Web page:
Edit 1: Since you already got the form selected you can pass that as the context therefore you don't need the form id.

I am using the find class but then I need to use checked[0] is there a better way to do this?

As was already answered, the val() method can be used to get the value of the first element matched in the collection. Additionally .eq() could be used to get a reference to the first element if necessary.

The accepted answer to In jQuery, how do I get the value of a radio button when they all have the same name? mentions both the jQuery .val() method, as well as a vanilla Javascript technique.

Because this answer keeps getting a lot of attention, I'll also include a vanilla JavaScript snippet.

It is wise to consider whether you really need jQuery on your page. Take a look at youmightnotneedjquery.com/ (and also this article). If you decide to eliminate it, you could just access the form elements via HtmlFormElement.elements and the forms property.

const label = document.getElementById('label1');
event.preventDefault();
label.innerHTML = document.forms[0].elements.RegimenReferences.value;
});


With the approach above there are no function calls to query the DOM for the elements in the form submission callback handler. This may not be much faster but would require fewer function calls.

## Other review points

• Indentation is inconsistent - the first line in the callback function is indented with three spaces, then the next line is indented with a tab and a space and then subsequent lines appear to be indented with twelve spaces. It is best to use consistent indentation for the sake of readability.
• DOM lookups aren't cheap so it is wise to store those in variables - e.g. const label as defined in the snippet above.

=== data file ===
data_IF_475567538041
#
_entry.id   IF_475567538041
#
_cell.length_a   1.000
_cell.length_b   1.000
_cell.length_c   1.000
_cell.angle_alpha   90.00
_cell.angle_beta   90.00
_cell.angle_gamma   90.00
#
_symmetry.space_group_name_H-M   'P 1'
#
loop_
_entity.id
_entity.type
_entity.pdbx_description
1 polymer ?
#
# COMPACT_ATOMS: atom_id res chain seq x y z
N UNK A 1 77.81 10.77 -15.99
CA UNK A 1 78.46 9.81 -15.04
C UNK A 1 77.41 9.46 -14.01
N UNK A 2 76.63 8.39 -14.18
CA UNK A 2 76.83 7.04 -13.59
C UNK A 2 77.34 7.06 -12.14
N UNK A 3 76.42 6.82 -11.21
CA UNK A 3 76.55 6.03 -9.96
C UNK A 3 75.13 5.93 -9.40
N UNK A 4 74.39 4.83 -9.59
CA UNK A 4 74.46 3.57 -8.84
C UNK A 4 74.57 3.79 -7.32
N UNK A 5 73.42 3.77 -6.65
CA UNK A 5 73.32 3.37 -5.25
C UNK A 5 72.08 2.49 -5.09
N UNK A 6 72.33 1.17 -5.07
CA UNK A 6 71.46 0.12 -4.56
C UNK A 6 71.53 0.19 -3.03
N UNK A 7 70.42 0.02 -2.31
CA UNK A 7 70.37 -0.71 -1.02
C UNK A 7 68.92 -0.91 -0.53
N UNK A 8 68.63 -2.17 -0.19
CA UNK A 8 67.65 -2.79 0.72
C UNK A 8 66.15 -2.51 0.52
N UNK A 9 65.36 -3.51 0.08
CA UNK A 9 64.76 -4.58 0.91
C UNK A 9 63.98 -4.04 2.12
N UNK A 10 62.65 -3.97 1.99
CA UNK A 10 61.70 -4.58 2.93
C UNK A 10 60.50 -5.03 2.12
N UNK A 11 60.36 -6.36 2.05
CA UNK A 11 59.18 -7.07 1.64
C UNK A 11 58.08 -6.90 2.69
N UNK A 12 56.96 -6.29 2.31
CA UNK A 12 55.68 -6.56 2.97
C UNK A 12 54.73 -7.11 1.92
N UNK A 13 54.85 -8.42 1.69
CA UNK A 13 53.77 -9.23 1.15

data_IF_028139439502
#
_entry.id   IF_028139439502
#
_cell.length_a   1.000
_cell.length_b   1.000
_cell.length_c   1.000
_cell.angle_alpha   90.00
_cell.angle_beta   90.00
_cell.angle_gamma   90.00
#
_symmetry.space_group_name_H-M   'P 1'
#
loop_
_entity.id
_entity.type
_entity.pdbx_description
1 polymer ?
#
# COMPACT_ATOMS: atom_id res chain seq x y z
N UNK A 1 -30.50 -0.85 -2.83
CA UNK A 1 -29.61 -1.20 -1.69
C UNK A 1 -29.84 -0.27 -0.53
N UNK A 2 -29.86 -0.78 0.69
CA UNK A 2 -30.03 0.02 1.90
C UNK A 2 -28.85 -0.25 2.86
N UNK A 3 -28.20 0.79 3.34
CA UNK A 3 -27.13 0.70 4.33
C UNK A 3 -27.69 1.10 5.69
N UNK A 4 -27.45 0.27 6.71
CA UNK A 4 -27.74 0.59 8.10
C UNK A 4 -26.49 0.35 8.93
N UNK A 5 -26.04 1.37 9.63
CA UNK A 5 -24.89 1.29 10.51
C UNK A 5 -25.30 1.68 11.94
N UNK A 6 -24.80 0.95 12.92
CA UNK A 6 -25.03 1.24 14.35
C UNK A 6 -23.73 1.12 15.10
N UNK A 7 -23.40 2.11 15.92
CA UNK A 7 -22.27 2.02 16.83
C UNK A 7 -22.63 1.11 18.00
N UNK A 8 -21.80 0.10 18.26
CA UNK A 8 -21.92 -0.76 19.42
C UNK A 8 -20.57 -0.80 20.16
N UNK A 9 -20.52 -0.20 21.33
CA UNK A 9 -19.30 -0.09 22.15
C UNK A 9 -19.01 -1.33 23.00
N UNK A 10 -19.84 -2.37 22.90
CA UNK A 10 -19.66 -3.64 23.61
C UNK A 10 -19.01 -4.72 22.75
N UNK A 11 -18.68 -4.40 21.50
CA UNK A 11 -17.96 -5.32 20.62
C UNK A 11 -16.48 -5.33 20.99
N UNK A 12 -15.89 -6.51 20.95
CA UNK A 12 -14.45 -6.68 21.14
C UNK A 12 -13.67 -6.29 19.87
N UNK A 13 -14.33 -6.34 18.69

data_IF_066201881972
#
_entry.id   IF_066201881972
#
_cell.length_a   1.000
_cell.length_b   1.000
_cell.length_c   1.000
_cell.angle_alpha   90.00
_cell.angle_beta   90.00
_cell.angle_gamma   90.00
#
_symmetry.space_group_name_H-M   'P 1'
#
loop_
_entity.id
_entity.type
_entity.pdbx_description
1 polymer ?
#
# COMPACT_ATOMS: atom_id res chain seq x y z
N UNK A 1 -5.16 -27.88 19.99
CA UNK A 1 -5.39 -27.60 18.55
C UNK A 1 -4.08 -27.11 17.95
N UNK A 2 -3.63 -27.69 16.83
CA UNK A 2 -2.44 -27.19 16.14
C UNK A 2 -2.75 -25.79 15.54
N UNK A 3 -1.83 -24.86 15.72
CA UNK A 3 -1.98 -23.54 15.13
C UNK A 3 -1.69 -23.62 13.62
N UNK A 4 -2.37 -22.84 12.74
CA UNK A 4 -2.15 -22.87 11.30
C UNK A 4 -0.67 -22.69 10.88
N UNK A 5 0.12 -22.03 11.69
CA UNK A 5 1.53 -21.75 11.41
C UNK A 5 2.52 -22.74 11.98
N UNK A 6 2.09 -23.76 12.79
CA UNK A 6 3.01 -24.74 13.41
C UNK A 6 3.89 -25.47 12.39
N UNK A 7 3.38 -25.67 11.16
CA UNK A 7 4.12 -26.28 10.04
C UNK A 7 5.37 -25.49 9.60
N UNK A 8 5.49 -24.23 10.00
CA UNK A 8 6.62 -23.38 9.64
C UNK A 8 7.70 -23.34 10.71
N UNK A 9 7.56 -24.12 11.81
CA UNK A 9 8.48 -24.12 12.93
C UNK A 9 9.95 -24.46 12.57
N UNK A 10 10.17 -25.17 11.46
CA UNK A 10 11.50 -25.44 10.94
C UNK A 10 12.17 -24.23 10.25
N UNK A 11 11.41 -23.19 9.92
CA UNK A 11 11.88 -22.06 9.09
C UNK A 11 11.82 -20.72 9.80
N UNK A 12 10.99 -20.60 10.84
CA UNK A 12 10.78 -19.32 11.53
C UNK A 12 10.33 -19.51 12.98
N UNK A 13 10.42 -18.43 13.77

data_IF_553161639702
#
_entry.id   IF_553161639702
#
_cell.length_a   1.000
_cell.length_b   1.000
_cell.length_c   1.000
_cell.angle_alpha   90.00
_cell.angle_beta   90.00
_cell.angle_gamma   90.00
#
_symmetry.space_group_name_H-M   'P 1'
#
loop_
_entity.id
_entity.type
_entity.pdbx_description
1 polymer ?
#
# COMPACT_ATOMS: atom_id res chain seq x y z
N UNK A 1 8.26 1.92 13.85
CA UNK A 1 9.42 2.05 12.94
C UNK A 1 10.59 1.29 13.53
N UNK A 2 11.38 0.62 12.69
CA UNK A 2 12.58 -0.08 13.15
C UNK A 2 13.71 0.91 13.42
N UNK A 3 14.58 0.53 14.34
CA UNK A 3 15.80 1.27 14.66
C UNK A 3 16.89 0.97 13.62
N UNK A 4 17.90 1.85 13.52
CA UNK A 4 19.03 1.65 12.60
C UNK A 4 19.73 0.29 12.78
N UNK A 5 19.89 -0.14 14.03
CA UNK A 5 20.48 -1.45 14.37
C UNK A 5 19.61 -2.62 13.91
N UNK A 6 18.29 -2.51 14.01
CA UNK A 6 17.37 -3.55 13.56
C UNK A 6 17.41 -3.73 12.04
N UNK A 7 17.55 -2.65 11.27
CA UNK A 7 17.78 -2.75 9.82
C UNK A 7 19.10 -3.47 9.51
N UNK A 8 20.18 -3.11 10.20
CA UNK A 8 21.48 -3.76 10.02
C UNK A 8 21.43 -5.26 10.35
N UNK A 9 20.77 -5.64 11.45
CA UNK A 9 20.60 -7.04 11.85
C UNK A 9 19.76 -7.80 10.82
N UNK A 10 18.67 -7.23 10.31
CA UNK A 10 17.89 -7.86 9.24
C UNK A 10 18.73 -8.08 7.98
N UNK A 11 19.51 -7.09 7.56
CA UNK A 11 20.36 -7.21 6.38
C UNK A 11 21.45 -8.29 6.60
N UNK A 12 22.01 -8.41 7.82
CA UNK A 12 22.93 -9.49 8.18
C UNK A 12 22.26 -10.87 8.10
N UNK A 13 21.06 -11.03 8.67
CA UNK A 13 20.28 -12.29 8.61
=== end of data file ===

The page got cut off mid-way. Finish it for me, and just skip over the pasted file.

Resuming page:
• There is an Unused Variable: sortOrder (other than being logged to the console)
• It is wise to use strict equality comparisons unless there is a chance one operand might not have the same type. For example - instead of:

if (checkedRegRef.length == 1) {

if (checkedRegRef.length === 1) {

• Just out of curiosity and this might not be the best example, but when you say "DOM lookups aren't cheap so it is wise to store those in variables", isn't this debatable in this case if the label is intended to only change after the form is submitted? I always assumed that you don't want to store the DOM lookup by default and only if it's worth it. So my thinking here was: "I have a label which only changes after the user clicks the button, I don't want to bloat the memory until then". Even this is a very insignificant case, do I raise a valid point ? – htmn Apr 15 at 15:46
• Yes it is debatable, and depends on various factors like how often the user would likely submit the form. In the "best case" scenario the user might only submit the form once or twice, leading to the callback function getting called and consequently the call to .find() to lookup the label element. In the "worst case" scenario the form might get submitted multiple times, leading to that lookup each time the callback is executed. – Sᴀᴍ Onᴇᴌᴀ Apr 15 at 15:52